At the end of the day, anything can be toxic in the right amounts. We need oxygen to live, and even that in large enough quantities can be harmful to the human body. One of my friend’s mothers swears by using sweet almond oil directly after showering to moisturize her body, and I can say she has some of the most glowy, beautiful skin I’ve ever seen. That same friend of mine has severe nut allergies, and if she used the same oil her mom did, it would literally send her to the hospital. Just because it’s natural does not mean in any way that it’s somehow gentler or more effective than something made in a lab.

 

green beauty
istock/Ake Ngiamsanguan

 

There’s nothing wrong with seeking alternatives to products you are currently using if you notice you’re having persistent irritation or issues with more traditional or conventional products, or if you’re just curious like I am. I love my green beauty products and indie companies to pieces, so much so that they’ve become some of my favorite brands (I can definitely talk about them more if y’all would like!). I’ve spent the last two months using face balms made of plant butters and oils instead of a traditional cream at night and have absolutely loved it. I also use my Banila Co. cleansing balm every day — it’s full of chemicals I’m sure some major retailers in the U.S. would not give a “clean” stamp to. I love it just as much as my moisturizing balms and neither are going anywhere any time soon. I’ve been obsessed with using honey-based masks over the weekends while I’m watching a movie, and when I wash it off, I go right in and massage on a retinol derivative that definitely came from a test tube. They can all be effective and accomplish what you want.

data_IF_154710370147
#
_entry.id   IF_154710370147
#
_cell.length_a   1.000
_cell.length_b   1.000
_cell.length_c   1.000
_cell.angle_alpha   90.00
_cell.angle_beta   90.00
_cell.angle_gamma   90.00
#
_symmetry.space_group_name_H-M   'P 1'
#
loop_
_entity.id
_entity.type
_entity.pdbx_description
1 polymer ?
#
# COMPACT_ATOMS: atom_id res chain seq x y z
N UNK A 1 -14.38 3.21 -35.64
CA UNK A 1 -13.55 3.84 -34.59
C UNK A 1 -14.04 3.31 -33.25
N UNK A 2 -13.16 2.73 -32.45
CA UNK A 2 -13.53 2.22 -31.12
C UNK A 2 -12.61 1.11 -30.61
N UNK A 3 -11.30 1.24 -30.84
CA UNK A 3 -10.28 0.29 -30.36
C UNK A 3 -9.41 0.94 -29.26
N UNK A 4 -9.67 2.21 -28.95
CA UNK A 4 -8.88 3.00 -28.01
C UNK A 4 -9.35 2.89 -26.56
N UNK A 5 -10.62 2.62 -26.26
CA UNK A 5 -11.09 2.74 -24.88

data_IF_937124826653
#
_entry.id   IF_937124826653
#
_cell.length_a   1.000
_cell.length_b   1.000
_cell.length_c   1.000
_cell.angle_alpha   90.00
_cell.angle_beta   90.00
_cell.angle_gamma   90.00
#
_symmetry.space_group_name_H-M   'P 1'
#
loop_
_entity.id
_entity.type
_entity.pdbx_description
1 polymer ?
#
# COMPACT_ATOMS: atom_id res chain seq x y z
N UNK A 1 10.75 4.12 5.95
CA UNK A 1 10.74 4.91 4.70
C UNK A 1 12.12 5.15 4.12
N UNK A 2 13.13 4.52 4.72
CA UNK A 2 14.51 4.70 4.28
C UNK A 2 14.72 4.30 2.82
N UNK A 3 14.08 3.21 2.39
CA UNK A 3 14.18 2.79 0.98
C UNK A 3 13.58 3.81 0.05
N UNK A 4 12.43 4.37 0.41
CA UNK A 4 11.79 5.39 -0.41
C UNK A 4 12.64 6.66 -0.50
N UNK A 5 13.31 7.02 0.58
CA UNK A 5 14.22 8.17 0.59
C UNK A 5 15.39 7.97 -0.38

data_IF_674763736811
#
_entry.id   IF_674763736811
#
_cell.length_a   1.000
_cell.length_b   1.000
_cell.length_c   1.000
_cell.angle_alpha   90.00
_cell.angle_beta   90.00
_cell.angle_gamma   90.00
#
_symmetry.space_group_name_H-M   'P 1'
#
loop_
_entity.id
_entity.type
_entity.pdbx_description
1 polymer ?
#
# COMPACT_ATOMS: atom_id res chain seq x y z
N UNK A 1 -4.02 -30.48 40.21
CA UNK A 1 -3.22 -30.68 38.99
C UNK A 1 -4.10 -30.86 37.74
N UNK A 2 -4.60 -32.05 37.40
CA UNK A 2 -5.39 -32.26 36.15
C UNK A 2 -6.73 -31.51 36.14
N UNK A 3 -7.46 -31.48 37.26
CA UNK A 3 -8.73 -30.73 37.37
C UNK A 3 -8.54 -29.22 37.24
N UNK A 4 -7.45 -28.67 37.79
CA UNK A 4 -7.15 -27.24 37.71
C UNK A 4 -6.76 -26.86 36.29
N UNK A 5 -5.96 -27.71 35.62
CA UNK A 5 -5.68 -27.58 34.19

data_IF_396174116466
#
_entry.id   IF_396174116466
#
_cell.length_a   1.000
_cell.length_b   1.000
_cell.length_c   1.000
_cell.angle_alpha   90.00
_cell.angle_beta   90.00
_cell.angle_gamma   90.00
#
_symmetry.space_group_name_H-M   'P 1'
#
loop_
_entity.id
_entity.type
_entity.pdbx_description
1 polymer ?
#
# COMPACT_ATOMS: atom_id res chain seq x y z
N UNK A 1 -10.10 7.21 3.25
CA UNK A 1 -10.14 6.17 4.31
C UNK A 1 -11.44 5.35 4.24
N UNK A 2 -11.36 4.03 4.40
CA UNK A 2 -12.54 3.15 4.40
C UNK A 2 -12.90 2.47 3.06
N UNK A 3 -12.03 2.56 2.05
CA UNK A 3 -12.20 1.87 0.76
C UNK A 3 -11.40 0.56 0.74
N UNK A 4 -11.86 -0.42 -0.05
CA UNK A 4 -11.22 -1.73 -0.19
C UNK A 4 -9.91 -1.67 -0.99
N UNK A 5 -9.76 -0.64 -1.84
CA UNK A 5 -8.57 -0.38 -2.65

My point in going on this particular rant is that if you’ve been curious about adding some “green” to your skincare this Earth Day week with all the various promotions going on, I definitely encourage you to do so. I just want everyone to keep in mind while they’re doing their shopping that there should not be any fear that you’re somehow going to be doing yourself harm if you’re using products containing ingredients that someone tells you is “toxic.” Just make sure you patch test any new products, incorporate them one by one into your rotation, and keep your existing products you love right where they are in your routine if they continue to work well.

 

Sound off below if there are any green beauty brands you’ve heard of or been curious about, any stories or experiences with green beauty marketing, or any other comments on Earth Day or green beauty-related topics. And remember: Reduce, reuse, recycle. 🙂

 

 

Born in Korea and raised in Washington, Leo is another 20-something member of the K-Beauty Squad that is as committed to his love of skincare as he is to wine and cheese covered snack foods. After working as an educator and trainer in the beauty industry, he joined the team at Beautytap to continue sharing his knowledge and passion for skincare and all things chok-chok. During his free time, he’s been spotted in the wild bingeing Netflix shows, blasting K-pop while playing video games, or (much more rarely) leaving his hovel to venture forth in search of cocktails and Korean BBQ.

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COMMENTS 3

seoyerim

I heard a lot of good things about Whamisa. Their toners and mists seem to be really famous, so I've been wanting to try it!

annapark

Whamisa is pricey, but I've been curious, too. If only I didn't have to go through it so quickly because of the lack of preservatives. I take forever to go through my products. It's easier to get through their mists though, which are great.

seoyerim

Yeah, their price was the only thing stopping me. Maybe I'll try their mist first to see how it is.